The Met Is Expanding Its Definition of American Culture by Hiring a Curator of Indigenous Art for Its Famed American Wing

The curator will oversee an entirely new indigenous art program.

Unrecorded Arapaho artist, attributed to “Henderson Ledger Artist A,” also known as Horseback, “A Medicine Vision” (Arapaho, Oklahoma, 1880). Photo by Dirk Bakker, courtesy Metropolitan Museum of Art, the Charles and Valerie Diker Collection of Native American Art, promised gift of Charles and Valerie Diker.
Unrecorded Arapaho artist, attributed to “Henderson Ledger Artist A,” also known as Horseback, “A Medicine Vision” (Arapaho, Oklahoma, 1880). Photo by Dirk Bakker, courtesy of the Metropolitan Museum of Art.

The Metropolitan Museum of Art is looking for its first full-time curator of Native North American art to lead a new Native arts program, housed in the American wing. 

The successful candidate will be tasked with overseeing the museum’s vast collection of indigenous American artifacts, including the Charles and Valerie Diker Collection of more than 116 objects hailing from 50 different Native American cultures, from the 2nd century to the early 20th century. 

“The Met continues to expand and shape its program of Native American art—from ongoing rotations of the ‘Art of Native America’ display in the American Wing to the upcoming Great Hall installation by contemporary Cree artist Kent Monkman,” the head of the Met’s American wing, Sylvia Yount, tells artnet News.  “With the arrival of a new curator, we anticipate an increasingly robust program of Indigenous American art across the museum.”

Yet, despite its significant holdings, Native American art and artifacts have historically been something of an afterthought for the Met.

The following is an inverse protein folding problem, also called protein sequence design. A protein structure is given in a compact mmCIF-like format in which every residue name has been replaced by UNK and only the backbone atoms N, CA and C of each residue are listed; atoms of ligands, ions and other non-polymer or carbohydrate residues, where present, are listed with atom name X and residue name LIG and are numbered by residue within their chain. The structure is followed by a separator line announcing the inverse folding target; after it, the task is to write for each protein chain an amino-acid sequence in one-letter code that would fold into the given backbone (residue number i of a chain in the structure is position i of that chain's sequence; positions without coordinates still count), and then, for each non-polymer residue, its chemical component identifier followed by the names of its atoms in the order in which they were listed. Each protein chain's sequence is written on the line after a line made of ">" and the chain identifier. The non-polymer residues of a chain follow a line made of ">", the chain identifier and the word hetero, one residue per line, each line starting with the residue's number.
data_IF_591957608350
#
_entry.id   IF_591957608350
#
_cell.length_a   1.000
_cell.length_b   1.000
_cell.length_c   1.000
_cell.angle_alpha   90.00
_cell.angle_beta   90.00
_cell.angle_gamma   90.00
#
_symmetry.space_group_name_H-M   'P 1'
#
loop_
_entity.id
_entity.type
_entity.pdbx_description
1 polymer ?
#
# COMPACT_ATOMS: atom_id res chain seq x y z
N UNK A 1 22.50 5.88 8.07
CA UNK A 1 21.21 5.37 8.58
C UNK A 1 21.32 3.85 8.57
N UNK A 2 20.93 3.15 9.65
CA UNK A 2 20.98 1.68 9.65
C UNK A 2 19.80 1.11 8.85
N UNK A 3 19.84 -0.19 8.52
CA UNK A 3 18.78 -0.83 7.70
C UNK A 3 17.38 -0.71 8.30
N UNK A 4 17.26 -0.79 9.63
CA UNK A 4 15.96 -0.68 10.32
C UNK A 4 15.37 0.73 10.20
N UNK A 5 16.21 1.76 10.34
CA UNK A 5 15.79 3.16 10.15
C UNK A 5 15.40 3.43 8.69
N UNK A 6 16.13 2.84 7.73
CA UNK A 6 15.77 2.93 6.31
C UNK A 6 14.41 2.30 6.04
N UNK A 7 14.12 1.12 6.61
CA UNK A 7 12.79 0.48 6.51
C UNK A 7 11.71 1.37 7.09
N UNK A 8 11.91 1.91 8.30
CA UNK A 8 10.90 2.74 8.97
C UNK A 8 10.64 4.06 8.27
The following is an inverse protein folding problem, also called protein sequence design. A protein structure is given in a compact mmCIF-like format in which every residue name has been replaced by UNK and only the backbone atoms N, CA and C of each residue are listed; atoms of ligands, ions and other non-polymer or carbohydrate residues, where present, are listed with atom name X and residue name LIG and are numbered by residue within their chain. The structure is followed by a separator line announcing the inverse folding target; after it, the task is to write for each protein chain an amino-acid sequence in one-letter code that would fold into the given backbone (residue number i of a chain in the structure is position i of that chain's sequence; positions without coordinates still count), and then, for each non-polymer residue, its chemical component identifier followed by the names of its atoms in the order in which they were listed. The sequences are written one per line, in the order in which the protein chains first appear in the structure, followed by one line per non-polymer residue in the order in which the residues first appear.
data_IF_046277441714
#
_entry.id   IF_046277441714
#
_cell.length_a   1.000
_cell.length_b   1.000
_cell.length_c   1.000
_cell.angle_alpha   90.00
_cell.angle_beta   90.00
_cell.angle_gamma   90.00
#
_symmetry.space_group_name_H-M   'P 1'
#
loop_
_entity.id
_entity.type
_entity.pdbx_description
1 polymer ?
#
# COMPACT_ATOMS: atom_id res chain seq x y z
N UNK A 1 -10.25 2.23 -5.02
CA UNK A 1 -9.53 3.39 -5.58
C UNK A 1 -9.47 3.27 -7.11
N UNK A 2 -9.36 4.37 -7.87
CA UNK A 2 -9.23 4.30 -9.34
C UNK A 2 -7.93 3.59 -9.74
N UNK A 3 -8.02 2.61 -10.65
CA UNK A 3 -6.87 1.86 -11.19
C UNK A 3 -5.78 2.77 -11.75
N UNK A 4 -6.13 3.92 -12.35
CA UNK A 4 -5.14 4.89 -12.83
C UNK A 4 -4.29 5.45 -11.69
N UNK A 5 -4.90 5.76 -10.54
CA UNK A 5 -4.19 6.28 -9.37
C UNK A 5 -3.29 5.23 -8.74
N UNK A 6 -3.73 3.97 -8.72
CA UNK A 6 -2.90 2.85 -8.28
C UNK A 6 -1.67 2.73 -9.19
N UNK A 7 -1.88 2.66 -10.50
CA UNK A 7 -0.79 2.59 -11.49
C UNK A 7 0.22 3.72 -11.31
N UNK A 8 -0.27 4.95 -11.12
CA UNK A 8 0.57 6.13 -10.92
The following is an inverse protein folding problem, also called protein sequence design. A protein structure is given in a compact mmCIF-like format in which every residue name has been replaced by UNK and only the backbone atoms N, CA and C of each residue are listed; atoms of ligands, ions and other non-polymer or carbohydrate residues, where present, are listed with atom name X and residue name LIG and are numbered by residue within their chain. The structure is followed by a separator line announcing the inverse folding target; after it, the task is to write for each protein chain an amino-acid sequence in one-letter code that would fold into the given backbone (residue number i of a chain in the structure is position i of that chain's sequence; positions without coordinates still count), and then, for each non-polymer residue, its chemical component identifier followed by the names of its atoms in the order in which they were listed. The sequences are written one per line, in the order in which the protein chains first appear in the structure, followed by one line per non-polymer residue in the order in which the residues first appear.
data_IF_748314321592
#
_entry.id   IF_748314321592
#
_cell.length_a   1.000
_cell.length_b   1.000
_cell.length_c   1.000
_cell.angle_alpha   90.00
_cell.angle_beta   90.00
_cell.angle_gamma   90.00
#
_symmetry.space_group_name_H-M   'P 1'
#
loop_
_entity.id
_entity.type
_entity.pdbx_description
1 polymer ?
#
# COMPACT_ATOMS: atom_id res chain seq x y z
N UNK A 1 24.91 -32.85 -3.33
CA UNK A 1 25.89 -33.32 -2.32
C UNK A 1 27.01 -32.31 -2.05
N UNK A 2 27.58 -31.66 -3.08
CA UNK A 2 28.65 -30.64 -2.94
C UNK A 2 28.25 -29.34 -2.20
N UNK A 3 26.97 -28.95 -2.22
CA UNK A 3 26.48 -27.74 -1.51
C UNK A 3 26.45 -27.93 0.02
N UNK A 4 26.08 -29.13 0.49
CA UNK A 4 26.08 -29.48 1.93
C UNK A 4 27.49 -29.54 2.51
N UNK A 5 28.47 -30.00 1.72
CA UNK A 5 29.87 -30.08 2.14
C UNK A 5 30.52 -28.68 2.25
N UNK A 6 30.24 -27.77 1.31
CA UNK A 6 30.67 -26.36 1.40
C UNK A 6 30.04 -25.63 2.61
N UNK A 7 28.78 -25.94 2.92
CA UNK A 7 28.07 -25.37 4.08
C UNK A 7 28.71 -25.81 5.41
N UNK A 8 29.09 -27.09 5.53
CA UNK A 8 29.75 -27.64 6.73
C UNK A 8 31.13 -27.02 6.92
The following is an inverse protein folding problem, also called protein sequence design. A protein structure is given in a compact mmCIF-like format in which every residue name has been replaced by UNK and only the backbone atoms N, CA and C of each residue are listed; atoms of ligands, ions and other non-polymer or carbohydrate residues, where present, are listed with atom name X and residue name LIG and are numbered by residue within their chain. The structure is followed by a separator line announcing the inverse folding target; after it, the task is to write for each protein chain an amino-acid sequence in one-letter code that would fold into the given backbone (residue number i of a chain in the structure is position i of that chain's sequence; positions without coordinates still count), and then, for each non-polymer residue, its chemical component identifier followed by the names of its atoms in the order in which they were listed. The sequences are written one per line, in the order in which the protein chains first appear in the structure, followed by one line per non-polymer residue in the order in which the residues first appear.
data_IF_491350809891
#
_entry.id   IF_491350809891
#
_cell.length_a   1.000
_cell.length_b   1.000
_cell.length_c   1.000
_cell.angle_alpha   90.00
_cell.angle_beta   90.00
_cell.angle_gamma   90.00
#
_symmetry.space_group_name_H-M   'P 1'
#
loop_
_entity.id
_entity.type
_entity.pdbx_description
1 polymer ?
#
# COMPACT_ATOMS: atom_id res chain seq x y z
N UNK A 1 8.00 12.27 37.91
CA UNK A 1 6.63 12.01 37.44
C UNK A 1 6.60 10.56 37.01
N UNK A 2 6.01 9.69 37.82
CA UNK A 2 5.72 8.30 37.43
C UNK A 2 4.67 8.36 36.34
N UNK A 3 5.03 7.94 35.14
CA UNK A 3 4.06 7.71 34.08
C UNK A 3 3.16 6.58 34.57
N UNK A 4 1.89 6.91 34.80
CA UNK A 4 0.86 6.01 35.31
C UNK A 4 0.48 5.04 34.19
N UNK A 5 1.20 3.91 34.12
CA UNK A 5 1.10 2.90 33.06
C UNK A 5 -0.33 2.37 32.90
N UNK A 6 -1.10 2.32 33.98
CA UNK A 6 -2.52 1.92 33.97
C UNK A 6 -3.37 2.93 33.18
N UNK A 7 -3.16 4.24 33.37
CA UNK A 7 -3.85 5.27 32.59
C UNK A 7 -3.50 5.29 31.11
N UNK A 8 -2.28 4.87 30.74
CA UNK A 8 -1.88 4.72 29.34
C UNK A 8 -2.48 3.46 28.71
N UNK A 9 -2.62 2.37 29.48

A presentation of the Diker collection, on view through October 16, constituted the museum’s first-ever show of Native American art in its American wing. For many, the exhibition marked a long overdue turning point from the habit at many museums of displaying Native American art in their international galleries. The commitment to hire the new curator also came as part of the Diker gift.

“The presentation in the American wing of these exceptional works by Indigenous artists marks a critical moment in which conventional narratives of history are being expanded to acknowledge and celebrate the contributions of cultures that have long been marginalized,” said Met director Max Hollein in a statement at the time.

Joseph No Two Horns, (He Nupa Wanica), shield (Hunkpapa Lakota, Standing Rock Reservation, North Dakota, 1885). Courtesy Metropolitan Museum of Art, promised gift of Charles and Valerie Diker, photo by Dirk Bakker.

Joseph No Two Horns, (He Nupa Wanica), shield (Hunkpapa Lakota, Standing Rock Reservation, North Dakota, 1885). Courtesy of the Metropolitan Museum of Art, photo by Dirk Bakker.

But even this momentous occasion was marred by controversy: the Association on American Indian Affairs castigated the Met for allegedly failing to consult with tribal representatives. As a result, the group said, the museum improperly contextualized non-art objects as art. 

The Met, claiming that it “engaged regularly and repeatedly with tribal leaders in many Native communities throughout the country,” declined to remove contested items from the exhibition.

All of which is to say that the new curator, an associate in the American department, will have their work cut out for them. But, according to the job posting, they’ll also have a unique opportunity to mount shows, collaborate with other departments, and even add to the museum’s collection.


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